A major U.S. Army survey of leadership and morale found that more than 80 percent of Army officers and sergeants had directly observed a “toxic” leader in the last year and that about 20 percent of the respondents said that they had worked directly for one.
The survey of about 22,000 Army leaders was conducted by the Center for Army Leadership and comes during a year when the Army has removed or disciplined three brigade commanders who were en route to, or returning from war zones in Iraq and Afghanistan. Selection to command a combat brigade, which consists of about 5,000 soldiers and is commanded by a colonel, is highly competitive in the Army.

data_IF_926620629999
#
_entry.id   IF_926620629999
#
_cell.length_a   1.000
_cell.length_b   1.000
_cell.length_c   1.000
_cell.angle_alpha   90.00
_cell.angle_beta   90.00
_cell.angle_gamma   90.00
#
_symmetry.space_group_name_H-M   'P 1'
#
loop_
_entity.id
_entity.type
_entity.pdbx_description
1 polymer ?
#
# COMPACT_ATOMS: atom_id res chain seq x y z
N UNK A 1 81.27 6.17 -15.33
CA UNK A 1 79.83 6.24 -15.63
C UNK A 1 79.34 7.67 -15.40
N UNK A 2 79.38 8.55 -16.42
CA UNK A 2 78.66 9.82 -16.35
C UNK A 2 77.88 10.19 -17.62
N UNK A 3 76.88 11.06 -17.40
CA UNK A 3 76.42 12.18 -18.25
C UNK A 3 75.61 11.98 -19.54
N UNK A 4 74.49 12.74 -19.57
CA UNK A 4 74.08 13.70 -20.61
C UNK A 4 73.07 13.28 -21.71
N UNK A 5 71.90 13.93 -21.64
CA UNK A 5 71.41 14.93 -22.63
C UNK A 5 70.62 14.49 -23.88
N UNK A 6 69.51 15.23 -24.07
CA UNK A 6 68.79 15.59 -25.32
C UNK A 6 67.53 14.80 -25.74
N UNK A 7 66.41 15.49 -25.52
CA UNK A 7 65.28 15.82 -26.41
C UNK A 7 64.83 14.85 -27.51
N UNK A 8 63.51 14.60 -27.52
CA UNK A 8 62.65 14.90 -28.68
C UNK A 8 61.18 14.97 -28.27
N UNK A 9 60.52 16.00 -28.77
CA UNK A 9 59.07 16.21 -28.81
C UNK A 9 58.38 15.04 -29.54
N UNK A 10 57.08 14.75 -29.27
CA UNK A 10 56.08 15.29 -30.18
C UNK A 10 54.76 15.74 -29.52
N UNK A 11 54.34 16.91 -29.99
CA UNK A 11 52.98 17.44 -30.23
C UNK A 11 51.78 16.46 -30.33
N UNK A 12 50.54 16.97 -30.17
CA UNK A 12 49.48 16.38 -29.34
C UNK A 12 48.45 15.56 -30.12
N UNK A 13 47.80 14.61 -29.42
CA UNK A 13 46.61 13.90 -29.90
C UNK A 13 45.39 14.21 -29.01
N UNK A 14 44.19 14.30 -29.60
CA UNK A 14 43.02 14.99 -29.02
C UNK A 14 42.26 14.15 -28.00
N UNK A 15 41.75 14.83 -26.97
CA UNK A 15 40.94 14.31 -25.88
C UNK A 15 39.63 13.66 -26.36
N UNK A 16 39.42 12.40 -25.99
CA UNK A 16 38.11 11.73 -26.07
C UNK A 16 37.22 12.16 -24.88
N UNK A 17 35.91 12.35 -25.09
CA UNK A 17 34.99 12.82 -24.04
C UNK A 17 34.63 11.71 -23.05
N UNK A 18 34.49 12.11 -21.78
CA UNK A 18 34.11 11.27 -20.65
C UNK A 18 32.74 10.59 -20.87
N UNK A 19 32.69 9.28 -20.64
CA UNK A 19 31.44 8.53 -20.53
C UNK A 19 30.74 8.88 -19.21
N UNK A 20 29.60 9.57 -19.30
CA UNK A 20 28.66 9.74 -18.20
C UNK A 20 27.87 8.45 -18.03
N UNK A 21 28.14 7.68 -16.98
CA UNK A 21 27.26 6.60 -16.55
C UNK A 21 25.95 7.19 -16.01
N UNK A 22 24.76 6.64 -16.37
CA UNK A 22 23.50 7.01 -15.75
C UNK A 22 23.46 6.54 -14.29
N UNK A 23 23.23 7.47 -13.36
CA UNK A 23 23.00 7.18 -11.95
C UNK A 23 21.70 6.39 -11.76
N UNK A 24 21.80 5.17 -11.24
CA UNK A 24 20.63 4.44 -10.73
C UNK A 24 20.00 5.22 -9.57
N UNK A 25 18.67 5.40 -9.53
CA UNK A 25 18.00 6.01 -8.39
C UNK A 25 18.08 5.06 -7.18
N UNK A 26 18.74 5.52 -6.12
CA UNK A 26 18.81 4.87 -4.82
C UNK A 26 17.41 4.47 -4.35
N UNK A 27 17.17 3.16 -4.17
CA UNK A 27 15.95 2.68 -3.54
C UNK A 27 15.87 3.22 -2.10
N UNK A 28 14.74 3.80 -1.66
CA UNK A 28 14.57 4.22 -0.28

The survey also found that 97 percent of officers and sergeants had observed an “exceptional leader” within the Army in the past year.
The Army defined toxic leaders as commanders who put their own needs first, micro-managed subordinates, behaved in a mean-spirited manner, or displayed poor decision making.
About half of the soldiers who worked under toxic leaders expected that their selfish and abusive commanders would be promoted to a higher level of leadership. What do you think? Do abusive commanders really get promoted?
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